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Of football, leadership and ethnicity in Kenya

By Kethi D Kilonzo | Mar 30th 2014 | 3 min read

By Kethi D Kilonzo
[email protected]

“You will never walk alone!”

Kenyans are enchanted, better still bewitched, by England’s Barclays Premiership League.  Unlike the AFC Leopards vs Gor Mahia local football rivalry, the almost fanatical support and following of the top teams in the English Premiership is one of the very few things in Kenya that is not coloured by ethnic lenses. 

Manchester United, Liverpool and Arsenal, in that order, are the most successful clubs in top-flight football in England.  The periods of success of these three teams are marked by the periods in which they have had effective managers.  Arsenal has won 13 League titles and 10 FA Cups.  Arsenal’s tally of 13 League wins is the 3rd highest after Manchester United which boasts 20, and Liverpool’s 18.  Arsenal holds the record for the longest unbeaten run in the Premier League at 49 games.  It is also the only team to have gone an entire League season, 2003-2004, unbeaten. 

Arsenal’s success in the late 1990’s and the 1st decade of the 21st Century is attributed to the leadership of Arsene Wenger who was appointed as manager in 1996.  He brought new tactics, a new training regime and several foreign players.  Arsenal finished in either 1st or 2nd place in 8 of Wenger’s first 11 seasons at the club. He is the longest serving manager.  However, it appears his wand has lost its magic. Arsenal has not won a major trophy since the 2005 FA Cup. In his 1000nd game, the team lost 6-0 to Jose Mourinho’s Chelsea. Leadership, even in football it seems, must now and then change hands to pave way for new faces, new thinking and new methods.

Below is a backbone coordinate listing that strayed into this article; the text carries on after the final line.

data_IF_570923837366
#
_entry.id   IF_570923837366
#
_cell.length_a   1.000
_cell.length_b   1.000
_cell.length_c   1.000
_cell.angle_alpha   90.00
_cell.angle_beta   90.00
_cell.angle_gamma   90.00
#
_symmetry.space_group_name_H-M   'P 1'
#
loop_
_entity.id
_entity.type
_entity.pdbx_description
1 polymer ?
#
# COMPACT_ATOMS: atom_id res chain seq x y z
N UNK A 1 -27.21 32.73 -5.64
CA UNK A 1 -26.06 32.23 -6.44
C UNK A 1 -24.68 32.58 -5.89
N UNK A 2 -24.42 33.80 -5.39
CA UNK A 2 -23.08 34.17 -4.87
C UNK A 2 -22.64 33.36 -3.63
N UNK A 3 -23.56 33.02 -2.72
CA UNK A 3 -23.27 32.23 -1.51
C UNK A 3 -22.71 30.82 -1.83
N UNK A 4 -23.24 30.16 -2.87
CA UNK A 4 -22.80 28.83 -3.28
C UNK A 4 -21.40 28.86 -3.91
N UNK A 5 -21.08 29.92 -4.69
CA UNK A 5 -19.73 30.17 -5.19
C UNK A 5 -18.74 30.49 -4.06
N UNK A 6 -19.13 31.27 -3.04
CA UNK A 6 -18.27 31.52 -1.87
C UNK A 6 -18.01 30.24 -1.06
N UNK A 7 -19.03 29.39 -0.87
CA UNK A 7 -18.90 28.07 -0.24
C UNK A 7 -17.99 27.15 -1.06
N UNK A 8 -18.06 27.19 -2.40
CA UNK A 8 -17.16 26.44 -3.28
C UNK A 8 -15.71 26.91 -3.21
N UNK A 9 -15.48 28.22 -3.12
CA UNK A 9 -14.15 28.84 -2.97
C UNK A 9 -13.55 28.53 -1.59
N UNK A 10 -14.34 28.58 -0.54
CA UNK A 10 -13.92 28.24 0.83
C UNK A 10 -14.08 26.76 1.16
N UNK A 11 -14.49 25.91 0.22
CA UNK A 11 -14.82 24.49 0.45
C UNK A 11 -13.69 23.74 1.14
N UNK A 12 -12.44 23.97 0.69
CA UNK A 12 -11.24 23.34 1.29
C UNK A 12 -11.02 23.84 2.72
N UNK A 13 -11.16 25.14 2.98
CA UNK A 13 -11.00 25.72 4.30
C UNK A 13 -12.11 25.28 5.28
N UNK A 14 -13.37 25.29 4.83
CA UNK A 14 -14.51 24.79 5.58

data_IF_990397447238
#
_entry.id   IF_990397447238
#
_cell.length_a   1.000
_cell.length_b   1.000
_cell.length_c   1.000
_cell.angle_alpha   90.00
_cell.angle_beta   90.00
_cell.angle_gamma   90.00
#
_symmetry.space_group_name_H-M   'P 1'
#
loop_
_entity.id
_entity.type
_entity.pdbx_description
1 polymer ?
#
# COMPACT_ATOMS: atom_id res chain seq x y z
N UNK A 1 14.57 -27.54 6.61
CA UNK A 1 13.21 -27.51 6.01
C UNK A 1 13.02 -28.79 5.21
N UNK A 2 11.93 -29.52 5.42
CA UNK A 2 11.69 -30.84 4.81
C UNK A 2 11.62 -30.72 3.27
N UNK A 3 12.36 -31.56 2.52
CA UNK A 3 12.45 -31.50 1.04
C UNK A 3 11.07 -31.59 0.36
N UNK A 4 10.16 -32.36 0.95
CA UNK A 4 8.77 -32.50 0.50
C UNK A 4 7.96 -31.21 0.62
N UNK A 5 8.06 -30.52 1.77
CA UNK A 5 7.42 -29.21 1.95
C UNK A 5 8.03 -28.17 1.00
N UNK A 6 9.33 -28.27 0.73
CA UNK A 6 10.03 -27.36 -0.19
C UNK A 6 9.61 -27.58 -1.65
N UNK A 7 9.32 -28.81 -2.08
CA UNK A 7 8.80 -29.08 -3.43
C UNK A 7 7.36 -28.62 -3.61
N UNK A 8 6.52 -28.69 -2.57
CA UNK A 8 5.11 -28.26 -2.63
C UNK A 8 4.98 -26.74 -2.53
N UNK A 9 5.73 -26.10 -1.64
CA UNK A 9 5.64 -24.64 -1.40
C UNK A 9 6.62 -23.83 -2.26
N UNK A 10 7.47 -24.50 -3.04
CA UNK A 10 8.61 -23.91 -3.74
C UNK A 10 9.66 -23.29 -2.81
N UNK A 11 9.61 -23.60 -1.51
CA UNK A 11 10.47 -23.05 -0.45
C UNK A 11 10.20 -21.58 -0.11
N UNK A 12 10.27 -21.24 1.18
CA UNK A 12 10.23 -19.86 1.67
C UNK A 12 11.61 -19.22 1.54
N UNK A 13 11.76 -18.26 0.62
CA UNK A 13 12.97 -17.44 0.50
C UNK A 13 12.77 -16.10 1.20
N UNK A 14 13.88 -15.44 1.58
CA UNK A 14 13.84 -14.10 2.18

Liverpool has won more European trophies than any other English team; 5 European Cups, 3 UEFA Cups and 3 UEFA Super Cups.  The most successful period in its history was the 1970’s and 1980’s when Bill Shankly and Bob Paisley led the club to 11 League titles and 11 European titles.  In 2001, under Houlier, Liverpool won a treble – the FA Cup, the League Cup and the UEFA Cup. 

Liverpool fans were a depressed lot when the team was under the leadership of Rafael Benitez, Roy Hodgson and Kenny Daglish.  Under Daglish, the club finished 8th, the worst league finish in 18 years.  Brendan Rogers replaced him; happy days are back at Anfield.  Like Arsenal, Liverpool’s successes are attributed to effective leadership.

The pain Liverpool fans underwent for many seasons has come to bear to Manchester United fans under the mantle of David Moyes.  It wasn’t always doom and gloom at Old Trafford.  Manchester United are not only the most all-time successful English team in top-flight football, they are also the most popular football club in the world.  They have won 20 League titles, 11 FA cups, 4 League Cups, 20 FA Community Shields, 3 European Cups, 1 UEFA Cup Winners Cup, 1 UEFA Super Cup, 1 Intercontinental Cup and 1 FIFA World Cup. Many of their glory days were under the leadership of Sir Alex Fergusson. He was their longest serving manager; he has also received the most honors.  Nothing demonstrates the power of effective leadership more than his exit.  Before even the first season is over Manchester United is spread-eagled on its back like a beetle with no hope in sight. 

Every Kenyan fan of Manchester United is demanding for the replacement of David Moyes.  They have enjoyed success for so long, failure is not only alien but painfully so.  Never mind that they may have no audience or say, where football is concerned, Kenyans demand success, effective team members, and leaders who consistently deliver silverware.  There is unanimity in this.  Ethnicity and the worship of individuals is always given a backseat. Will we one day be as united, demanding and ethnically neutral of our country’s managers and top leadership?

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